State data systems ideally would serve many purposes, DQC says, including improving instruction and identifying successful state instructional programs, devising methods to recognize effective teachers and teaching methods, and maintain updated and accurate information about schools’ and students’ progress.
A DQC guide released at the forum lists 10 action steps that states should take to move from collecting data for compliance to using data for improvement. Supporters say the 10 steps will expand the reach of state longitudinal data systems and will build the capacity of all stakeholders to use longitudinal data for effective decision making. The guide, with examples of states that have implemented model efforts, is available at http://www.dataqualitycampaign.org/resources/384.
The 10 steps are:
1. Link state K-12 data systems with early learning, postsecondary education, workforce development, social services, and other critical state agency data systems.
2. Create stable, sustained support for robust state longitudinal data systems.
3. Develop governance structures to guide data collection, sharing, and use.
4. Build state data repositories (e.g., data warehouses) that integrate student, staff, financial, and facility data.
5. Implement systems to provide all stakeholders with timely access to the information they need while protecting student privacy.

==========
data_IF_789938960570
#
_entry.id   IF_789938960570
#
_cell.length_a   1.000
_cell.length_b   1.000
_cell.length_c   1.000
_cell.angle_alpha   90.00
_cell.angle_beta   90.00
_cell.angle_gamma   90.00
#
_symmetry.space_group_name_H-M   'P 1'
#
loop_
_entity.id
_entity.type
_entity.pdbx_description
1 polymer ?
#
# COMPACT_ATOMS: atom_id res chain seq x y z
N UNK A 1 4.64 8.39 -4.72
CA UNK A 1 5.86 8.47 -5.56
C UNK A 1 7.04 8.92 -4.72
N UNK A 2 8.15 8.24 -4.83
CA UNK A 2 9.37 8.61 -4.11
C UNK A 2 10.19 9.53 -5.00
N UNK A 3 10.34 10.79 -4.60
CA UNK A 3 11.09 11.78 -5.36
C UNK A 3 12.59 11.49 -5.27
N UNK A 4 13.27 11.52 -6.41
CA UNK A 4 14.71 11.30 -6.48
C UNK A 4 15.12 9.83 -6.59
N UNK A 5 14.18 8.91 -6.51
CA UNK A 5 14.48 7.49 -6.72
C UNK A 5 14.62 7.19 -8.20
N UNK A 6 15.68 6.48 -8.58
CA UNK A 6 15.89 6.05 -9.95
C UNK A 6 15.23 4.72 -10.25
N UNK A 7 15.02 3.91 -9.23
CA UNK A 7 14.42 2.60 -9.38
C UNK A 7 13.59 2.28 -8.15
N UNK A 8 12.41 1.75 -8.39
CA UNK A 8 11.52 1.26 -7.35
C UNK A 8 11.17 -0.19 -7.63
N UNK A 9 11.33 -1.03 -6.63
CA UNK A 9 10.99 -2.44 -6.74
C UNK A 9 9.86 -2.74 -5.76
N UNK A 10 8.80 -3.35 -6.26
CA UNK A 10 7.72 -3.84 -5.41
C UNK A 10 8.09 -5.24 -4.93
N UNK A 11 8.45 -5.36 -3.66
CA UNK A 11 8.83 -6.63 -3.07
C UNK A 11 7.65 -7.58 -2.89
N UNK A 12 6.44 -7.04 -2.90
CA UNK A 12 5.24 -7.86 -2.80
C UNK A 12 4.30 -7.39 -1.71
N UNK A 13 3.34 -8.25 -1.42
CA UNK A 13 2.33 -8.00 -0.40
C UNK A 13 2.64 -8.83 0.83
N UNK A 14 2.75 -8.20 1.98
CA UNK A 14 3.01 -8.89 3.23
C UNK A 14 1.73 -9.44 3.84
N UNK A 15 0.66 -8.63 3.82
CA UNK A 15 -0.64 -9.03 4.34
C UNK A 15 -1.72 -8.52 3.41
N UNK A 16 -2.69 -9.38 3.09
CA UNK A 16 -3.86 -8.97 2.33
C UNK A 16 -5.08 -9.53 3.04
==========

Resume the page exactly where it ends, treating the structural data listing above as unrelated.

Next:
6. Create progress reports with individual student data that provide information educators, parents, and students can use to improve student performance.
7. Create reports that include longitudinal statistics on school systems and groups of students to guide school, district, and state-level improvement efforts.
8. Develop a purposeful research agenda and collaborate with universities, researchers, and intermediary groups to explore the data for useful information.
9. Implement policies and promote practices, including professional development and credentialing, to ensure that educators know how to access, analyze, and use data appropriately.
10. Promote strategies to raise awareness of available data and ensure that all key stakeholders, including state policy makers, know how to access, analyze, and use the information.
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